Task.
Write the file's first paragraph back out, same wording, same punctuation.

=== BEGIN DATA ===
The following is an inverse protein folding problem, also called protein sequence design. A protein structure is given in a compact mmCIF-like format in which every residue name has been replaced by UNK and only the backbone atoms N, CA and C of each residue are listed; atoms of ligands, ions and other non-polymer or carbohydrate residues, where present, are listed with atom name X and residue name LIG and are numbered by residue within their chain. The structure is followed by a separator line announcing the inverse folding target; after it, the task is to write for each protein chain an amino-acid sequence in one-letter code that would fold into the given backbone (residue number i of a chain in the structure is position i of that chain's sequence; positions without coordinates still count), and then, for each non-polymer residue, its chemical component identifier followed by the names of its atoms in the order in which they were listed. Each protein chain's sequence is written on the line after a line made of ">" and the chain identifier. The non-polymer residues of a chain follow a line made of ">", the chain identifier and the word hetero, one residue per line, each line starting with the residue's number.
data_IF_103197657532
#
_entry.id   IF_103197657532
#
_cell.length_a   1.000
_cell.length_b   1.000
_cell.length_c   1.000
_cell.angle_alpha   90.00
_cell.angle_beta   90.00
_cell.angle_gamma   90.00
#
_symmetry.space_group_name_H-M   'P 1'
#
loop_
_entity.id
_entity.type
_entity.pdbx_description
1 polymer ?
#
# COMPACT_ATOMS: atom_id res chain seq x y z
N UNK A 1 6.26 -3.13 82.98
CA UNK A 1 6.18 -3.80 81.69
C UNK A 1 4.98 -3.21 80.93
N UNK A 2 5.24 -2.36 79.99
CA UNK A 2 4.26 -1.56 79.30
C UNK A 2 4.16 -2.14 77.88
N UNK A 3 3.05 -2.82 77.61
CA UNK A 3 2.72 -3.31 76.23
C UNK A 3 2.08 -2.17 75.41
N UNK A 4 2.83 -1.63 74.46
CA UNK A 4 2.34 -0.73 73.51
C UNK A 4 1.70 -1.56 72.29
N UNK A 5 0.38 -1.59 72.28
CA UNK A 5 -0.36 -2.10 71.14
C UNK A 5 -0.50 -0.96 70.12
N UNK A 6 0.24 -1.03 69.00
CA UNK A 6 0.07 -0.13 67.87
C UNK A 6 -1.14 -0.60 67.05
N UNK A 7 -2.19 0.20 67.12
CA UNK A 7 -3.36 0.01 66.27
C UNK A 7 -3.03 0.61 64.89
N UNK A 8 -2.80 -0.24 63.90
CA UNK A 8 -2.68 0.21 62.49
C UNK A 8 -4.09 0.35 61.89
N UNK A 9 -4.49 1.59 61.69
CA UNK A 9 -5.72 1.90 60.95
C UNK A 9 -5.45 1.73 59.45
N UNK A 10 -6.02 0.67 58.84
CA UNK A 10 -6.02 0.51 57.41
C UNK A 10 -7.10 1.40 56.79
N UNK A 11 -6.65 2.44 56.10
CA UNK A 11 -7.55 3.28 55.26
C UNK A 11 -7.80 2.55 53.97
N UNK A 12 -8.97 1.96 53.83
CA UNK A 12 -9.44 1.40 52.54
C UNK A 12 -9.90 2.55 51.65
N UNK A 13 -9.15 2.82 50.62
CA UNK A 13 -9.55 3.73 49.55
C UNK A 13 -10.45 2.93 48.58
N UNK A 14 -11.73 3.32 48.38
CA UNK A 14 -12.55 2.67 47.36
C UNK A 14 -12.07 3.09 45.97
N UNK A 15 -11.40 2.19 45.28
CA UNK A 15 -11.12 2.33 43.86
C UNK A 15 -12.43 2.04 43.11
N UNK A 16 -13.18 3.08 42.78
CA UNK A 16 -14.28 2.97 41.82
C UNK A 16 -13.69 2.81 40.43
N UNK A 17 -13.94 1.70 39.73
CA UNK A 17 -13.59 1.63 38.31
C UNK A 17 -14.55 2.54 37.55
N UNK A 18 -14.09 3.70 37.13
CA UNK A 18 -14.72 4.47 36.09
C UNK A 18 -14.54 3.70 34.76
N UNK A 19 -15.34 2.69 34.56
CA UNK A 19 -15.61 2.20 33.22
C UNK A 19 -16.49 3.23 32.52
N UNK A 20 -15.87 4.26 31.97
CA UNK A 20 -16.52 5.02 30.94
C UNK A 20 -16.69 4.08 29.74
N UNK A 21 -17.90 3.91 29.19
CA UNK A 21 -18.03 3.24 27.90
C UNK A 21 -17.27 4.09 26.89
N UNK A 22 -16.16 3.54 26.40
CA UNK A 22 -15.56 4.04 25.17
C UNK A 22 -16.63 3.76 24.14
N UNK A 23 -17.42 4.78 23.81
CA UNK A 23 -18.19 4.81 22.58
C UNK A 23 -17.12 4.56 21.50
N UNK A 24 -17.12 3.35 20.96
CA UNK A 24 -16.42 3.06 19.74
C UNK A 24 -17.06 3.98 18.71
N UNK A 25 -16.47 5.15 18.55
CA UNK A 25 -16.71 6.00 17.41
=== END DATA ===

The following is an inverse protein folding problem, also called protein sequence design. A protein structure is given in a compact mmCIF-like format in which every residue name has been replaced by UNK and only the backbone atoms N, CA and C of each residue are listed; atoms of ligands, ions and other non-polymer or carbohydrate residues, where present, are listed with atom name X and residue name LIG and are numbered by residue within their chain. The structure is followed by a separator line announcing the inverse folding target; after it, the task is to write for each protein chain an amino-acid sequence in one-letter code that would fold into the given backbone (residue number i of a chain in the structure is position i of that chain's sequence; positions without coordinates still count), and then, for each non-polymer residue, its chemical component identifier followed by the names of its atoms in the order in which they were listed. Each protein chain's sequence is written on the line after a line made of ">" and the chain identifier. The non-polymer residues of a chain follow a line made of ">", the chain identifier and the word hetero, one residue per line, each line starting with the residue's number.